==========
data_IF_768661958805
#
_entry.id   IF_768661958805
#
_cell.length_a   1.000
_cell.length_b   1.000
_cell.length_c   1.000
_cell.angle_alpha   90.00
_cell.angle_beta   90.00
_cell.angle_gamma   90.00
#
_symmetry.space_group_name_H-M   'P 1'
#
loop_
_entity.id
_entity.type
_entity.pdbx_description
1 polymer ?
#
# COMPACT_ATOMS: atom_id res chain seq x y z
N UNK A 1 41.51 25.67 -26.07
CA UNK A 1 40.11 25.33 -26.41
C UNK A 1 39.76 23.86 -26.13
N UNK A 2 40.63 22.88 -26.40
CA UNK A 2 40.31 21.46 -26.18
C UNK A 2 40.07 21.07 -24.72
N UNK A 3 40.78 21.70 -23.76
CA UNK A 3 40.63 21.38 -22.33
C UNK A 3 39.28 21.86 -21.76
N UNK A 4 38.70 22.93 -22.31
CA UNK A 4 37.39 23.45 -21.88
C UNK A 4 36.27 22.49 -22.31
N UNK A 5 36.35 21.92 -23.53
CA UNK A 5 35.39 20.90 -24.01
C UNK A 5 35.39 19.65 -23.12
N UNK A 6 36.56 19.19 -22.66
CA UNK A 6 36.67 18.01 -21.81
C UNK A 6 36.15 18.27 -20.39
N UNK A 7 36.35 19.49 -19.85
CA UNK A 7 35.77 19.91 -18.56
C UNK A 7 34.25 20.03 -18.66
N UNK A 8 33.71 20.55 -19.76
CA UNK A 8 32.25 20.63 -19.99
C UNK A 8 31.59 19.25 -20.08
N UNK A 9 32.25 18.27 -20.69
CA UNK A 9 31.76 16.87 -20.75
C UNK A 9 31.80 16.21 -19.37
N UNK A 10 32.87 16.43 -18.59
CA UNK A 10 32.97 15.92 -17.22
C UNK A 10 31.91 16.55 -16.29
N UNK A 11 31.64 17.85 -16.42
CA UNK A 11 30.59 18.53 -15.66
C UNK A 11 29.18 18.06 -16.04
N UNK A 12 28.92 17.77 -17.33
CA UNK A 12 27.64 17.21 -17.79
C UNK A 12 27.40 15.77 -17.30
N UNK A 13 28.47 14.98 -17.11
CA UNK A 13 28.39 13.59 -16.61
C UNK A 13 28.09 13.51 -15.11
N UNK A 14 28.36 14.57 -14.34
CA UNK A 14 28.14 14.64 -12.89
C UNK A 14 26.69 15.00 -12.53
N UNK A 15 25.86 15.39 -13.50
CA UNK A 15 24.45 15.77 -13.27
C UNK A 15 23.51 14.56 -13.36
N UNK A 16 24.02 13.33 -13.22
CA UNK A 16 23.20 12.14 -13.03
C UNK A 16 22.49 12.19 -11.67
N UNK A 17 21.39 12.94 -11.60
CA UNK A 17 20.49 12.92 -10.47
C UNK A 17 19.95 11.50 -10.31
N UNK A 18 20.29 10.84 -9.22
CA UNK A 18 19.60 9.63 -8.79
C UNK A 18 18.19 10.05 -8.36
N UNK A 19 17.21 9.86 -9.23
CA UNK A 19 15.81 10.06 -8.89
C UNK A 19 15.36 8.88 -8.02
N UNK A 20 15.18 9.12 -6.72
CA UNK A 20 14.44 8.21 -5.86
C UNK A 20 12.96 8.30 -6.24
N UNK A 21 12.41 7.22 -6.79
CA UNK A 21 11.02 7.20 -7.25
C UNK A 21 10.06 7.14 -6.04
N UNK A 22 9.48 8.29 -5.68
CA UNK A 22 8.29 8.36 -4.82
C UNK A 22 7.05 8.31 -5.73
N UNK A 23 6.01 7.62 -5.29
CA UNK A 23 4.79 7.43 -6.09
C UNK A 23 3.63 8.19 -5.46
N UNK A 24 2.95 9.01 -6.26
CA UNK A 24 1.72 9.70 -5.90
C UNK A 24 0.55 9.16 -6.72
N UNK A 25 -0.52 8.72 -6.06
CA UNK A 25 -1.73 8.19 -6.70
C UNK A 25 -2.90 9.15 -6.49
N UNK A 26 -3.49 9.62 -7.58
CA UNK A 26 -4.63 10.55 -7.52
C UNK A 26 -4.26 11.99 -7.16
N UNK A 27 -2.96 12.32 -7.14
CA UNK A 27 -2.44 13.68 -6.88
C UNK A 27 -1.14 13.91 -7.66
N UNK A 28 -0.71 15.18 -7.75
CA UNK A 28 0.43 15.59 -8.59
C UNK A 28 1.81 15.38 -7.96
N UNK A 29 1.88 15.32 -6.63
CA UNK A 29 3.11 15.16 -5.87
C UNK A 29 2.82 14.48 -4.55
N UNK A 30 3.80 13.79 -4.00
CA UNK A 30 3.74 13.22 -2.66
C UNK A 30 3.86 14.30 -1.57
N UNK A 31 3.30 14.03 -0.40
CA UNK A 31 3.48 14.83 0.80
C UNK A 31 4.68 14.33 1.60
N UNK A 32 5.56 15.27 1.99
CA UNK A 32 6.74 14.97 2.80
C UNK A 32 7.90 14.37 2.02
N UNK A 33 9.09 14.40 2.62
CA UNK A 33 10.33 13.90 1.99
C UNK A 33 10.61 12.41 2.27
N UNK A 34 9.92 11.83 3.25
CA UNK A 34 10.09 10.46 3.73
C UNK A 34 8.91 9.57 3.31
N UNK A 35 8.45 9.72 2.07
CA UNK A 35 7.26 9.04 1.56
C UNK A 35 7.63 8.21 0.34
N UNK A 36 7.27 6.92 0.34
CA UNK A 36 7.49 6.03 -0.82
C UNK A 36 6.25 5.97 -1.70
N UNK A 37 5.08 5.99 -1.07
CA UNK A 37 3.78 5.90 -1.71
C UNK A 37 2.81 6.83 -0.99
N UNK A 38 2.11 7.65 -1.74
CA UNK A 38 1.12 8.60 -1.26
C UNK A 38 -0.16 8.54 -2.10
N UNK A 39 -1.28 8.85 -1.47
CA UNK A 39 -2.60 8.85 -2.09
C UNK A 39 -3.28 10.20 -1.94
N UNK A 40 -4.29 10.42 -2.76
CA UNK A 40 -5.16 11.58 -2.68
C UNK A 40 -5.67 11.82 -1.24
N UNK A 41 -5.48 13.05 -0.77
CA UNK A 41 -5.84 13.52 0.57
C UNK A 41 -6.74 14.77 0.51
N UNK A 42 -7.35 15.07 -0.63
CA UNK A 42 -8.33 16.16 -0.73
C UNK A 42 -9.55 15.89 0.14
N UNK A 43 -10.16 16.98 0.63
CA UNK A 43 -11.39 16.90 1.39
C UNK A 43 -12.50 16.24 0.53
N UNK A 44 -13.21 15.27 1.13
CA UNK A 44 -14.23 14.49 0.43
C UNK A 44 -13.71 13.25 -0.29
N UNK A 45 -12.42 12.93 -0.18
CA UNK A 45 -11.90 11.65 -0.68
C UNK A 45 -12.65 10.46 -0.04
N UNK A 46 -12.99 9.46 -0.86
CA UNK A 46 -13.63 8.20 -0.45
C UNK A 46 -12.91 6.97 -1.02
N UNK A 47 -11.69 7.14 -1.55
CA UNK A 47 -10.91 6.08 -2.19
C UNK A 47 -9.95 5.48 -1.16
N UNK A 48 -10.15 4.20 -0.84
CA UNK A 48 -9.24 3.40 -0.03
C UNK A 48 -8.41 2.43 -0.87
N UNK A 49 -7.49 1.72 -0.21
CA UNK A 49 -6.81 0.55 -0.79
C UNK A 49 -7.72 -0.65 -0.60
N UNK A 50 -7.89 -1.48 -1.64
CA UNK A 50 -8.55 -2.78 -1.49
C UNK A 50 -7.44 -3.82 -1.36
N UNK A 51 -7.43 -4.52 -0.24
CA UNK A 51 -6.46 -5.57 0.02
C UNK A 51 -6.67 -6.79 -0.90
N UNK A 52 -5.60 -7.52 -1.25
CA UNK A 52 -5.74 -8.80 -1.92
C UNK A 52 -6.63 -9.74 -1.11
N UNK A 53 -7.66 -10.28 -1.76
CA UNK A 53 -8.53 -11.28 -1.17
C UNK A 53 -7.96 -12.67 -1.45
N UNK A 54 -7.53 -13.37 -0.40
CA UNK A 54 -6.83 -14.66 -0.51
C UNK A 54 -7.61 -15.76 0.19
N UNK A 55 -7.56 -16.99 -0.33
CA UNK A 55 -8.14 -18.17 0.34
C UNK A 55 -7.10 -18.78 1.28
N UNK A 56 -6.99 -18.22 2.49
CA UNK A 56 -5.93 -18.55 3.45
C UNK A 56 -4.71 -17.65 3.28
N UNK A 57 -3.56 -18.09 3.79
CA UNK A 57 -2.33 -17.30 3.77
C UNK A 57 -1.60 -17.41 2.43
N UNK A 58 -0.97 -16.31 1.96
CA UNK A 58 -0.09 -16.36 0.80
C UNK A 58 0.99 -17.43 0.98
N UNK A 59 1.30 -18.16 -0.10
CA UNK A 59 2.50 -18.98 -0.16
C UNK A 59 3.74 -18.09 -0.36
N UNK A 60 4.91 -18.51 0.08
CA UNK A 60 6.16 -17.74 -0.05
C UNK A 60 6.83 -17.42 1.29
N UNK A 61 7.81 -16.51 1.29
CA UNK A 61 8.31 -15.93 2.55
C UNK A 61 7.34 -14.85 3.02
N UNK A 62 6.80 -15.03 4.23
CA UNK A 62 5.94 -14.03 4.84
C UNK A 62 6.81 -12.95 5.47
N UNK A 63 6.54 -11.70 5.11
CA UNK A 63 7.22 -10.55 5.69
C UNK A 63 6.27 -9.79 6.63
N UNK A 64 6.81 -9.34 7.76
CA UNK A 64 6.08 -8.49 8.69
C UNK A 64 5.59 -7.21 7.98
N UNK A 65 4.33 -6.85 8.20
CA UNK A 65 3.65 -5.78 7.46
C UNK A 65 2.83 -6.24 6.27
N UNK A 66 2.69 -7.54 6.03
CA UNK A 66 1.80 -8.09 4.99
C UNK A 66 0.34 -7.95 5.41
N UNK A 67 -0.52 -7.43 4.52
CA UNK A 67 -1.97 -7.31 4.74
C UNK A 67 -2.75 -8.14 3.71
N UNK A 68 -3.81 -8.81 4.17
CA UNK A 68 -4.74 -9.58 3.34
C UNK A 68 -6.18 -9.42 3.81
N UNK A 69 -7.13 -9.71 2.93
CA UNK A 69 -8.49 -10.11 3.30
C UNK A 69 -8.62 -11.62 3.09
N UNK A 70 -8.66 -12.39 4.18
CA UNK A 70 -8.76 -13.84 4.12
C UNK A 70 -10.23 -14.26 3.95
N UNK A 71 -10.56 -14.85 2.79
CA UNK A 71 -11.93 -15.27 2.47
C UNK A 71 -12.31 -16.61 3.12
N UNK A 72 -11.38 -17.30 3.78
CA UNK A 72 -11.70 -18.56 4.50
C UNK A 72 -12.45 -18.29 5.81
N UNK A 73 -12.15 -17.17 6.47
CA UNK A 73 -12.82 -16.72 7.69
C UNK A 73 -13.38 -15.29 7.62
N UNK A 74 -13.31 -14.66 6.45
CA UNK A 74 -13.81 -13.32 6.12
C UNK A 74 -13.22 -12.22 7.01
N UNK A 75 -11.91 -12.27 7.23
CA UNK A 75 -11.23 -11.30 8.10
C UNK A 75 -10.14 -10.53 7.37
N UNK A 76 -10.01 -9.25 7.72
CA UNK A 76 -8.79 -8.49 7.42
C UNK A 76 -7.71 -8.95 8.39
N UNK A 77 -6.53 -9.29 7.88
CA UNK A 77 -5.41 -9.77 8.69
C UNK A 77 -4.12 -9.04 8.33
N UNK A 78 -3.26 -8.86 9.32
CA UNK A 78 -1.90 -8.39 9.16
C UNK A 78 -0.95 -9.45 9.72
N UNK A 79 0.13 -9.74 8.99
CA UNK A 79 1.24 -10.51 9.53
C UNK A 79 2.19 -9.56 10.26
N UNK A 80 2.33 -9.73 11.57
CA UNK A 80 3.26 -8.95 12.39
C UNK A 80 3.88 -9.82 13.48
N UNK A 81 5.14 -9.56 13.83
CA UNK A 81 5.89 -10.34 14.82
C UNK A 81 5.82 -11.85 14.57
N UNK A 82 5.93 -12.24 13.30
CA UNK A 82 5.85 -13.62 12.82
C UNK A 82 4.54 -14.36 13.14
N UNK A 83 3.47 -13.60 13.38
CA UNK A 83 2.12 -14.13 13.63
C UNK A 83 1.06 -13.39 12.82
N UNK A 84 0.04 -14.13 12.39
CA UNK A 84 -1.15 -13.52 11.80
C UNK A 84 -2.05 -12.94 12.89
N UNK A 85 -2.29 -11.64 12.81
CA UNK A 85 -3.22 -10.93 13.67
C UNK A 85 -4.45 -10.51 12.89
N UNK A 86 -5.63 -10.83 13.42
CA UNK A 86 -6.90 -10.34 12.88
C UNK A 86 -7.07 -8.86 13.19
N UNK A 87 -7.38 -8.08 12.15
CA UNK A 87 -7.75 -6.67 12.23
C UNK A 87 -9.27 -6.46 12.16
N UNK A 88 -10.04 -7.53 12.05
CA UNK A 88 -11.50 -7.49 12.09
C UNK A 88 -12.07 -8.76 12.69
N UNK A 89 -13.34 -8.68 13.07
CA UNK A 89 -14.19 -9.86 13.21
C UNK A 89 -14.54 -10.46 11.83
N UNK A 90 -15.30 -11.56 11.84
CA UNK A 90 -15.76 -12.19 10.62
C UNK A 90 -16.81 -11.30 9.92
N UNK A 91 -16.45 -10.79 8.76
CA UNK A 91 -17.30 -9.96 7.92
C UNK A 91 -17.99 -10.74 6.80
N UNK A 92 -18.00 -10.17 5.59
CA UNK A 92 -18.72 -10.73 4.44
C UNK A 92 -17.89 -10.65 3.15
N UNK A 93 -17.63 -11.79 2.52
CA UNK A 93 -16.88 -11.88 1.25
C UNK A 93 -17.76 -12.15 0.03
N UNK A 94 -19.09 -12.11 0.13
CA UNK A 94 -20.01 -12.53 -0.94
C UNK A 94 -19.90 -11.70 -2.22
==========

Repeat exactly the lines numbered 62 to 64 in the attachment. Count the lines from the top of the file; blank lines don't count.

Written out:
C UNK A 14 26.69 15.00 -12.53
N UNK A 15 25.86 15.39 -13.50
CA UNK A 15 24.45 15.77 -13.27